Among for-profit homes in the state, only 45 percent received four or five stars overall, compared to 61 percent of nonprofits. Nonprofits also did better on health inspections, with 45 percent receiving four or five stars, compared with 32 percent of for-profit homes.

But the difference is most striking on staffing levels. Only 55 percent of for-profits received four or five stars for staffing, compared with 87 percent of nonprofits. Only 7 percent of for-profit homes received the top rating of five stars on this measure, compared to 27 percent of nonprofit homes.

The state ratings mirror national results. A statistical review of nursing home research studies, published last year in the British Medical Journal, found that nonprofit homes, most based in the US, had more or higher-quality staffing, less prevalence of pressure ulcers or bedsores, and less frequent use of physical restraints. Experts say non-profits are able to devote more resources to patient care since they have no profit margins to meet.

According to federal data, more than 70 percent of Massachusetts nursing homes are for-profit — the 19th highest proportion of for-profit homes among the 50 states. The percentage of for-profit homes has climbed slightly in recent years; in 2003, 68 percent of Massachusetts homes were for-profit.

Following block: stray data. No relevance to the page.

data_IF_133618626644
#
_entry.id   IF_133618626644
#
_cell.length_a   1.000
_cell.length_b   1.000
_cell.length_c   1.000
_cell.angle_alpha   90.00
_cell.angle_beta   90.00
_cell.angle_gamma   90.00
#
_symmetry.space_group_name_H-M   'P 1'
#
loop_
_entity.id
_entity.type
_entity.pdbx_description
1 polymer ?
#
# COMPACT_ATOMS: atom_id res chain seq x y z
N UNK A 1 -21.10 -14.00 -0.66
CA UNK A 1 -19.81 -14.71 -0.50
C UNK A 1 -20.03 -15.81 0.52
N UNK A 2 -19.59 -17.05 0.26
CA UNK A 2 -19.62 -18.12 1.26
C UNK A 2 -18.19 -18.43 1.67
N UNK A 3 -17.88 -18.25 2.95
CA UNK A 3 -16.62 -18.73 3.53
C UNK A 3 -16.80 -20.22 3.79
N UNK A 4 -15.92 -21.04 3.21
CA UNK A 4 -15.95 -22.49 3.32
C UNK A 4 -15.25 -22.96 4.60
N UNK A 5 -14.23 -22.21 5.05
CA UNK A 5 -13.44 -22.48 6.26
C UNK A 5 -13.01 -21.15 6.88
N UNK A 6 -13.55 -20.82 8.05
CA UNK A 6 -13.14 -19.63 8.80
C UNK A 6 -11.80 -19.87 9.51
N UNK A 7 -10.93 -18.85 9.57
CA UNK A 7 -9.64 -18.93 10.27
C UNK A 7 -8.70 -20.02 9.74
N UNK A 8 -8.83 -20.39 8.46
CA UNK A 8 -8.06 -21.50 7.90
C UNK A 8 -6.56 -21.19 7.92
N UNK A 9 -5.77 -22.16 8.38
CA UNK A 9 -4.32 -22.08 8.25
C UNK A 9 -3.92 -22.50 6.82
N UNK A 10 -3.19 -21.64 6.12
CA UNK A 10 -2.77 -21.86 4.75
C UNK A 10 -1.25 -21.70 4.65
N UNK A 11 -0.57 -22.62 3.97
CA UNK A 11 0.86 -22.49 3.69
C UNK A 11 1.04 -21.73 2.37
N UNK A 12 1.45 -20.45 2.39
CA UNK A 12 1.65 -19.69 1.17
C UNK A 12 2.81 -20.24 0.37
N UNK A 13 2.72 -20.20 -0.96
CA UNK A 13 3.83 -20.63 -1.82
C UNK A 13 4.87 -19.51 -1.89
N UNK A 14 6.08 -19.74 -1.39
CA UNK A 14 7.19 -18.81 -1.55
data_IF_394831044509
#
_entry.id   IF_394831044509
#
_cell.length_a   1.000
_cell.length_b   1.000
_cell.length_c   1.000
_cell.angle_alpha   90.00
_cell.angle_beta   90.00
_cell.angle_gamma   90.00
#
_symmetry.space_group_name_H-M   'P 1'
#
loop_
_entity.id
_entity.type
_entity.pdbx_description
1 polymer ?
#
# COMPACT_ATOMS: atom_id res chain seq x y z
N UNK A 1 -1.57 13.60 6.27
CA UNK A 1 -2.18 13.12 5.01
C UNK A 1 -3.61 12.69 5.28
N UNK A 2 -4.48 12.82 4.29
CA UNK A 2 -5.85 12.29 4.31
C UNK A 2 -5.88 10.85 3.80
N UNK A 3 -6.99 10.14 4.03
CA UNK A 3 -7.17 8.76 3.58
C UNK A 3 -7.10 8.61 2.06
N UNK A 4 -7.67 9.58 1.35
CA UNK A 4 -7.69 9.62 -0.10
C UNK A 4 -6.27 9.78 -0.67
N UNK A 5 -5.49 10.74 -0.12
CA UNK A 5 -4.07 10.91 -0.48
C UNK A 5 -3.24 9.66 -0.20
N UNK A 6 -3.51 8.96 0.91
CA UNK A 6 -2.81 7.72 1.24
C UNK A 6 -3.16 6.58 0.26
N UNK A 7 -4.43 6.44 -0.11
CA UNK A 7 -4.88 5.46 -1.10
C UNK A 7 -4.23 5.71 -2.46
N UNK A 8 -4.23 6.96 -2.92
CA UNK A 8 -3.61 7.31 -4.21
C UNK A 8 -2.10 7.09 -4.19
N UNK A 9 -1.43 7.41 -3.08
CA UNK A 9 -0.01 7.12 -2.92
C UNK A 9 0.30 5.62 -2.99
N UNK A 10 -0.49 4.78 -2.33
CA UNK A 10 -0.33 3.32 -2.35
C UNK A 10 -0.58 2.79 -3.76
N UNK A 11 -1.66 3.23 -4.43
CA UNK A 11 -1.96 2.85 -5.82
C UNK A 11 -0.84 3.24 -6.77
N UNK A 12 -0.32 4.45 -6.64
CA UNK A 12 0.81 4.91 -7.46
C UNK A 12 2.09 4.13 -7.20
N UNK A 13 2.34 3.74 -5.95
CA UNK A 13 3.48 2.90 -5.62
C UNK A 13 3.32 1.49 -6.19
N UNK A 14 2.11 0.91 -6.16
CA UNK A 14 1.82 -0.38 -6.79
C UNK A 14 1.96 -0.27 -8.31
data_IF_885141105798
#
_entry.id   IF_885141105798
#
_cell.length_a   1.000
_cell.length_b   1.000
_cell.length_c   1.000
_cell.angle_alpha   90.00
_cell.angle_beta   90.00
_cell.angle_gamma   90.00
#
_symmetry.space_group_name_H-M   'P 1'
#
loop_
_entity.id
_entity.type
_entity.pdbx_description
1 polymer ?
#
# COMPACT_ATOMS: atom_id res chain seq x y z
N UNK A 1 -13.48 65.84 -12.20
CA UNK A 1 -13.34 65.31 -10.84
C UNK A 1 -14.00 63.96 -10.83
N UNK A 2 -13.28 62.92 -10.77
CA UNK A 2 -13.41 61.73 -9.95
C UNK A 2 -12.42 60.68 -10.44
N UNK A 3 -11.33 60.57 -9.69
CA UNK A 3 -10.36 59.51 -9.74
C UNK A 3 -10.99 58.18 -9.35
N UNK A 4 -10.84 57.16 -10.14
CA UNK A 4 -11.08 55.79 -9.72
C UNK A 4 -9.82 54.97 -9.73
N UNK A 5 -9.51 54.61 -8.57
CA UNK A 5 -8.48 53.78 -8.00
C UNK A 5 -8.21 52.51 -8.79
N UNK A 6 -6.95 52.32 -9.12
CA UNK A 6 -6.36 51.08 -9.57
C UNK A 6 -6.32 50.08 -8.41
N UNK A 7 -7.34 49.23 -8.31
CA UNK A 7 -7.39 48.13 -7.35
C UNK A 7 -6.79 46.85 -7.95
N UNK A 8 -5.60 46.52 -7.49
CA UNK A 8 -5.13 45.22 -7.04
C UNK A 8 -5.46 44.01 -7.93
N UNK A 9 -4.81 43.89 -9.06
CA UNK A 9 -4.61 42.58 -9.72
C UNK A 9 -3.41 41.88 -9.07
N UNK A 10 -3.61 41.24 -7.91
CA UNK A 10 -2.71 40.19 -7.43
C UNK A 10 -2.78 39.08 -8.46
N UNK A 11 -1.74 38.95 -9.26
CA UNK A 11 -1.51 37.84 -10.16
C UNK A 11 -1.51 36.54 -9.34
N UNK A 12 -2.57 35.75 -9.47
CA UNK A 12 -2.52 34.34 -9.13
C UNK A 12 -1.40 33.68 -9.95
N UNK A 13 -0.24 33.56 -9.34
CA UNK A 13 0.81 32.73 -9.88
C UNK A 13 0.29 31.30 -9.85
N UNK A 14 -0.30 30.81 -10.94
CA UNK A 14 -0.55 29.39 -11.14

Digging below the stars

Elder-care experts and industry officials say the federal ratings are helpful, but only as long as consumers dig below the “stars” for detailed information on deficiencies, staffing, and quality.

“The rating system is useful, but it shouldn’t be the end of the story,” says Eric Carlson, a specialist in long-term-care issues at the National Senior Citizens Law Center and a leading consumer expert on nursing homes.

Janet Wells, director of public policy for an advocacy group called the National Consumer Voice for Quality Long-Term Care, agrees that while the rating system is a useful tool for consumers, it allows for “some huge outliers,” including some four- and five-star homes that have been cited for negligence that resulted in deaths or injuries of patients.

“People need to look at the star ratings as a way to ask questions, not as getting all the answers,” Wells says. She also noted that staffing information is questionable because it is “self-reported” by homes, despite advocates’ longstanding efforts to push CMS to use payroll records to determine accurate staffing levels.

“People need to look at the star ratings as a way to ask questions, not as getting all the answers.”W. Scott Plumb, senior vice president of the Massachusetts Senior Care Association, which represents nursing homes, says the rating system is a mixed bag.

“On the one hand, we [Massachusetts] look really good compared to other states, so we like it,” he says. “On the other hand, I don’t think it’s particularly useful, partly because it’s driven so much by the survey process, which is not a good proxy for the actual quality of patient care. Staffing and quality measures are in some ways more objective measures.”

Plumb says he is especially concerned that hospitals, lenders, and even insurance companies are starting to use the ratings to make decisions about nursing home performance. “We’re starting to see some groups attach too much significance to this thing, with all its warts,” Plumb says. “Our concern is that it’s starting to be used inappropriately.”